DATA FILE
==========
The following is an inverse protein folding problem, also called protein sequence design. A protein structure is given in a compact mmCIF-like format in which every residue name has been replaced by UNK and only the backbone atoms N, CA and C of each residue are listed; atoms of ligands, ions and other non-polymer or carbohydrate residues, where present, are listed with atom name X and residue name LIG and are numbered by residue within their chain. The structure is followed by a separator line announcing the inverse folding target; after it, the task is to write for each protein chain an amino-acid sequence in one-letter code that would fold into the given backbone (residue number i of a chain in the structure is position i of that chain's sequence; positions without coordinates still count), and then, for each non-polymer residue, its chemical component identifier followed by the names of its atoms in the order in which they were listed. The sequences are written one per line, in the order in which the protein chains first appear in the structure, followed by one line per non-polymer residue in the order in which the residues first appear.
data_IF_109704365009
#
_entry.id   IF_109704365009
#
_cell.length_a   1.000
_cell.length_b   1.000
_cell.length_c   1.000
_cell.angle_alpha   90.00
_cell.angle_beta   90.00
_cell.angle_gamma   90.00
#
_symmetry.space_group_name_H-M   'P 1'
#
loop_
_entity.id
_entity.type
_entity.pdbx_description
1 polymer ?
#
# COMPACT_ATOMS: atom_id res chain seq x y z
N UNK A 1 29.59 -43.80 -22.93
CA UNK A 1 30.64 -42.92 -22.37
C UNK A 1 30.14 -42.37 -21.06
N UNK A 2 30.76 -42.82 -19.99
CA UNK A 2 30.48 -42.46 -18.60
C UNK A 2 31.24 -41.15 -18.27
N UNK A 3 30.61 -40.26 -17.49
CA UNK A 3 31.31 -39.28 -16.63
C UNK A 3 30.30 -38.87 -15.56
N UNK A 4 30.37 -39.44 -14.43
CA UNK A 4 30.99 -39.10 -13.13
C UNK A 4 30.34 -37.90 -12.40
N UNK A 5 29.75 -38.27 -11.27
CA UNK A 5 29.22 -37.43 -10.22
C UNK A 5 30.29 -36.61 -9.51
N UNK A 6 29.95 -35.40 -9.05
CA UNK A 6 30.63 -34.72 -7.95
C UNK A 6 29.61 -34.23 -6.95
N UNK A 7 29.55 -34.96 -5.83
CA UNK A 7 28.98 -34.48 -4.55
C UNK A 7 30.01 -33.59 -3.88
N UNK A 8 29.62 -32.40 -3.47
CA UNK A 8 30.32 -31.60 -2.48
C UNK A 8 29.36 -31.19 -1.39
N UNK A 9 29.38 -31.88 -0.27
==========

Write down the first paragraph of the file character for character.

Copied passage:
The following is an inverse protein folding problem, also called protein sequence design. A protein structure is given in a compact mmCIF-like format in which every residue name has been replaced by UNK and only the backbone atoms N, CA and C of each residue are listed; atoms of ligands, ions and other non-polymer or carbohydrate residues, where present, are listed with atom name X and residue name LIG and are numbered by residue within their chain. The structure is followed by a separator line announcing the inverse folding target; after it, the task is to write for each protein chain an amino-acid sequence in one-letter code that would fold into the given backbone (residue number i of a chain in the structure is position i of that chain's sequence; positions without coordinates still count), and then, for each non-polymer residue, its chemical component identifier followed by the names of its atoms in the order in which they were listed. The sequences are written one per line, in the order in which the protein chains first appear in the structure, followed by one line per non-polymer residue in the order in which the residues first appear.